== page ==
On Monday night, Daniel Christidis, a 33 year-old medical researcher from Melbourne, died after being attacked by a shark whilst swimming and paddleboarding in Cid Harbour – a popular destination for tourists. This is the third shark attack in six weeks in this location, which has caused people to question the safety of the tourism hotspot.
Following the attack, a media statement was released by Tourism Minister Kate Jones advising people not to swim in Cid Harbour under any circumstances. She gave condolences to Christidis’ family and friends, as well as thanking the first responders and medical team for their assistance.
Local charter operators have been warning anyone who hires a boat not to swim in the harbour, in an effort to reduce risk of an attack. Fisheries Minister Mark Furner added to this, stating, “We can’t be clearer – don’t swim in Cid Harbour”.
Australia is no stranger to the danger of sharks. Statistically, the chances of being fatally attacked by a shark in Australia are higher than any other country in the world, with an average of 11.7 shark attacks taking place each year and 43 fatalities from 1990-2017. Since 1990, Western Australia has the highest amount of fatalities due to sharks at 18, but New South Wales recorded the most attacks (including fatal and non-fatal) at 128.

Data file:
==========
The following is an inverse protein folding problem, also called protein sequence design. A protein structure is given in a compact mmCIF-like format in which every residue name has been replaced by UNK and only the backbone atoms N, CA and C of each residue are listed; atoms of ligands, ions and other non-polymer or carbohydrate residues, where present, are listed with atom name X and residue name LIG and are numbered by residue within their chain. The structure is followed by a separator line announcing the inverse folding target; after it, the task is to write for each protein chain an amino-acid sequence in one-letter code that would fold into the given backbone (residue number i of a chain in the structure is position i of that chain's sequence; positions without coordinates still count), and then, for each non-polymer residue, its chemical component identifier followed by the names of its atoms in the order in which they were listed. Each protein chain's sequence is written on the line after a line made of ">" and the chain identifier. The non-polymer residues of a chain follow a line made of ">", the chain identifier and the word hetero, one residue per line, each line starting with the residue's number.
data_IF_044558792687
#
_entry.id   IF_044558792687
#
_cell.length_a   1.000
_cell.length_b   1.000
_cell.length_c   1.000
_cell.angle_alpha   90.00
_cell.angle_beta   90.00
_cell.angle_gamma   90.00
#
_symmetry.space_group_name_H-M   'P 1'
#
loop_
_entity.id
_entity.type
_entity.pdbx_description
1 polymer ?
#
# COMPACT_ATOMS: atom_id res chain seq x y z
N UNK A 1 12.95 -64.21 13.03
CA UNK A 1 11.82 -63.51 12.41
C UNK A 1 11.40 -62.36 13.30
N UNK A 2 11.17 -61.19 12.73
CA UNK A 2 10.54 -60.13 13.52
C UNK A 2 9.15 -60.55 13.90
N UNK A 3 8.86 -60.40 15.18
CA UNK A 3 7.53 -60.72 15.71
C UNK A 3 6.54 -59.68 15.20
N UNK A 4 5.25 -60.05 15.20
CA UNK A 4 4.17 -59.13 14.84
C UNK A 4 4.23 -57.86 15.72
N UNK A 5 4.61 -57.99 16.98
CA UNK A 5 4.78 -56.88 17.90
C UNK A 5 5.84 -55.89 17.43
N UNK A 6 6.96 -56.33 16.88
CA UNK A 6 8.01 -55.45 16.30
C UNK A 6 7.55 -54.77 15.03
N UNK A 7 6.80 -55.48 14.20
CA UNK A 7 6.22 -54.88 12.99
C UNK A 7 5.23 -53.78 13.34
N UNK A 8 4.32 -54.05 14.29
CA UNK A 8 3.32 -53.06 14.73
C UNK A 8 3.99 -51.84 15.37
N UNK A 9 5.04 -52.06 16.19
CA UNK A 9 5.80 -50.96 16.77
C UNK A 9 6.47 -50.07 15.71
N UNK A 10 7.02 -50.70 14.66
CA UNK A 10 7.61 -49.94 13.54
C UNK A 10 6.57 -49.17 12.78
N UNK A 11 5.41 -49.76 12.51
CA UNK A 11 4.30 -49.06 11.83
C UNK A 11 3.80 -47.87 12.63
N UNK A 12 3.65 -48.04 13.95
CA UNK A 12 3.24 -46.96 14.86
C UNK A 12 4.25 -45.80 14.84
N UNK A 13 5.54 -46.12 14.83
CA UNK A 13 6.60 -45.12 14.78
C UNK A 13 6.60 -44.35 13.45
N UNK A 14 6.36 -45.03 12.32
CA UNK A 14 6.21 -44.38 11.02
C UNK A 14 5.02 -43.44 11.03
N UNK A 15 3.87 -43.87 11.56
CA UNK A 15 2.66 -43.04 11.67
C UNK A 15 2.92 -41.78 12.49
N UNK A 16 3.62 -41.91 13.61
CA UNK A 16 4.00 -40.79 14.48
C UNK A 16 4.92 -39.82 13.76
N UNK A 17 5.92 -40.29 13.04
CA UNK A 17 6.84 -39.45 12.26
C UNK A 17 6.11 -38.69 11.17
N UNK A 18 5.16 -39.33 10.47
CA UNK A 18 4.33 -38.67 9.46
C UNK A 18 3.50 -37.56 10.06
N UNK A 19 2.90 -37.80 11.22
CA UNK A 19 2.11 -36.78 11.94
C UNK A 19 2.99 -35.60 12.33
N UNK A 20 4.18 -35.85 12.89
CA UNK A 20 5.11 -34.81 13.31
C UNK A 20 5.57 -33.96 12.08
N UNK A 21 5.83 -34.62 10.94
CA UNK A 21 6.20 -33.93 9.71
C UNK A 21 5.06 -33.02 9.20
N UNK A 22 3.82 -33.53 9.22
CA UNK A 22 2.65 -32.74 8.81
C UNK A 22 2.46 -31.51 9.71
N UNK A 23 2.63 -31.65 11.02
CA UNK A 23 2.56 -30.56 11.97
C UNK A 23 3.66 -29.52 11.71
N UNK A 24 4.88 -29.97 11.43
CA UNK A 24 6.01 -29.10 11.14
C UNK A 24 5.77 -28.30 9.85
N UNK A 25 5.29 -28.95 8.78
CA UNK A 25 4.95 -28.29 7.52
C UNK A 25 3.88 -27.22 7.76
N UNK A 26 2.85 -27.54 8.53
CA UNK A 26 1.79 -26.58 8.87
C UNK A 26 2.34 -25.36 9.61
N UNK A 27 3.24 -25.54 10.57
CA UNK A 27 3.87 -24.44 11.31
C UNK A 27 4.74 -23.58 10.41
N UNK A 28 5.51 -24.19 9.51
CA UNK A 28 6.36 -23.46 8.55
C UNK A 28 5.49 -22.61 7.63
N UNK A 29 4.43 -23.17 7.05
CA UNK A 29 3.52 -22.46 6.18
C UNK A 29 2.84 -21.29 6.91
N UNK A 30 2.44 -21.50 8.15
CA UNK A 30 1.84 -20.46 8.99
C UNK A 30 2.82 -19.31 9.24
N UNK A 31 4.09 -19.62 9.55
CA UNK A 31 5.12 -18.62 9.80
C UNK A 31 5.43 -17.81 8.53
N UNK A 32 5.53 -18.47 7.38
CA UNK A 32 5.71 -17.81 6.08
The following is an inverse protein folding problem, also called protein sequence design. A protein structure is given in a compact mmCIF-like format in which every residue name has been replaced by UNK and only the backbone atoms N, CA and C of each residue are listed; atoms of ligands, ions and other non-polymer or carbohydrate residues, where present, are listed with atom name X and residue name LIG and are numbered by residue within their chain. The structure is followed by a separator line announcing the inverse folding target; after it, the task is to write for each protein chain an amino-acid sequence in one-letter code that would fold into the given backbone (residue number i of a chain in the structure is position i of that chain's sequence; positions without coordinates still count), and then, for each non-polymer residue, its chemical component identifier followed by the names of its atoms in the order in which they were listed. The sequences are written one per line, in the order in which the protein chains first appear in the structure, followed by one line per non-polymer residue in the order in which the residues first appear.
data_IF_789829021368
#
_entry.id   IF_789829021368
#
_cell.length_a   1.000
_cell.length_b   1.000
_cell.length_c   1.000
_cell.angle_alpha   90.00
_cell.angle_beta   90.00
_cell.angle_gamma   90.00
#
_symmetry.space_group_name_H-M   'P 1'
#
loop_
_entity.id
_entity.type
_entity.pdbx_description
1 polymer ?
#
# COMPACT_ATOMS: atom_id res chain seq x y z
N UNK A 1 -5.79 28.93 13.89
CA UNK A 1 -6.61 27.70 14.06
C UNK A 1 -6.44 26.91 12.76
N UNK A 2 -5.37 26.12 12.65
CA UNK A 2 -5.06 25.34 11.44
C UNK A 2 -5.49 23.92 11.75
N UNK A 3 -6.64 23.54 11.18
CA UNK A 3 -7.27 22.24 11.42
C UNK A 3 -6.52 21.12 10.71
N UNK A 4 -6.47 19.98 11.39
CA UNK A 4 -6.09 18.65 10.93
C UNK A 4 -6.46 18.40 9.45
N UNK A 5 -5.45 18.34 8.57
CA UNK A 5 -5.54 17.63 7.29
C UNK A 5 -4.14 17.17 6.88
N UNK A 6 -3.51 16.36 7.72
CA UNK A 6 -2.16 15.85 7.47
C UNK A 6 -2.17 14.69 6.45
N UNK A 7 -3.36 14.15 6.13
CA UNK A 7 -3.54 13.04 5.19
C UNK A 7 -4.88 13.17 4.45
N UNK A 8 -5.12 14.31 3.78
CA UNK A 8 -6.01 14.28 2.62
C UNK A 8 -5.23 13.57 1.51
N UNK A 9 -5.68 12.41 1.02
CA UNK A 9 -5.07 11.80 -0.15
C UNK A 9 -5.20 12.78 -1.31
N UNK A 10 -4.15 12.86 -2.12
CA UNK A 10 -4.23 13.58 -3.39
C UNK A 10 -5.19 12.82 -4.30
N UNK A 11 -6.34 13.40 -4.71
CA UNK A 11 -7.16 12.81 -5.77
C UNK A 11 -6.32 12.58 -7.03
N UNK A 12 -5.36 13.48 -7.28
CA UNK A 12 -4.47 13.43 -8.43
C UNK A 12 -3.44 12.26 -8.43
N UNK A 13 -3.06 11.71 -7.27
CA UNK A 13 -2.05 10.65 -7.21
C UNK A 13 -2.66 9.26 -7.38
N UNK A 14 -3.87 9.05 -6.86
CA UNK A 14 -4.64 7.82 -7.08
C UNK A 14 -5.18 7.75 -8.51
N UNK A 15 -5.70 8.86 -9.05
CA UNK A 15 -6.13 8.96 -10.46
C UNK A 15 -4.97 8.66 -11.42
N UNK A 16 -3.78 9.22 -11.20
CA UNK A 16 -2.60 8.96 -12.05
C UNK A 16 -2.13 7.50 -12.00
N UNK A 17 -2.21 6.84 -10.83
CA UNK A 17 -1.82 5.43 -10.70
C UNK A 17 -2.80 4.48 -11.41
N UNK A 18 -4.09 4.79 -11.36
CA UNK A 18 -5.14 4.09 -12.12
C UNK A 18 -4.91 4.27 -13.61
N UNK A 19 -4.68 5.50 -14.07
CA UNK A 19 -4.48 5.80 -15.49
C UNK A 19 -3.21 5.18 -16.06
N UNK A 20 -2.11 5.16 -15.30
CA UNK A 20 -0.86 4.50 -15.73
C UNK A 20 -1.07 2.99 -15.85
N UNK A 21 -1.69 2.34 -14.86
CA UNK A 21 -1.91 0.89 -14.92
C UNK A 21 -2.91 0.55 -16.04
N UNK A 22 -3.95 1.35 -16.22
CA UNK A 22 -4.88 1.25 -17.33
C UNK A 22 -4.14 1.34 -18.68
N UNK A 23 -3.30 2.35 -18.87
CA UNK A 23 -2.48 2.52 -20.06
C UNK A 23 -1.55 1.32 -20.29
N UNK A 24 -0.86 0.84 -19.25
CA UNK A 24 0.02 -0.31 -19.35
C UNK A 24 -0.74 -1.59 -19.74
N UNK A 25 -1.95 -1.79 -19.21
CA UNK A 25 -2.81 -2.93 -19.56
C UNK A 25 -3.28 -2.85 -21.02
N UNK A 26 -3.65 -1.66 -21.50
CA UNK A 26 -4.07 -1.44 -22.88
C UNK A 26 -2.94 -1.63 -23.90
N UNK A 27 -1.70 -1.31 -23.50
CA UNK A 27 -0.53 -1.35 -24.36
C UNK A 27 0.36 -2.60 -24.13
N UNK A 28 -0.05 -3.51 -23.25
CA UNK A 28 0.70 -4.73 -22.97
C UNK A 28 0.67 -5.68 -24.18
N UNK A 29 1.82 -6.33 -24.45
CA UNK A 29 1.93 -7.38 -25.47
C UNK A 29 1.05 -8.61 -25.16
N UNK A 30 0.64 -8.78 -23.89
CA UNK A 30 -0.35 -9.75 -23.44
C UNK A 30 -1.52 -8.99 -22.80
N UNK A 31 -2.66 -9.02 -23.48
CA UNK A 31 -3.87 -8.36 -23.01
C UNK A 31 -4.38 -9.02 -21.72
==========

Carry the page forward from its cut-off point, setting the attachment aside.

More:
There is ongoing debate on how to reduce these attacks moving forward. Following the initial two attacks in Cid Habour, six sharks were culled in an effort to reduce the risk of further attacks. However, Brisbane based Marine Biologist, Blake Chapman, has said, “We really need to be smarter than what we have been and actually learn from these things as opposed to just going out and killing animals.” He has proposed factors such as increased rainfall and water temperature as being responsible for the increase of sharks in the area.
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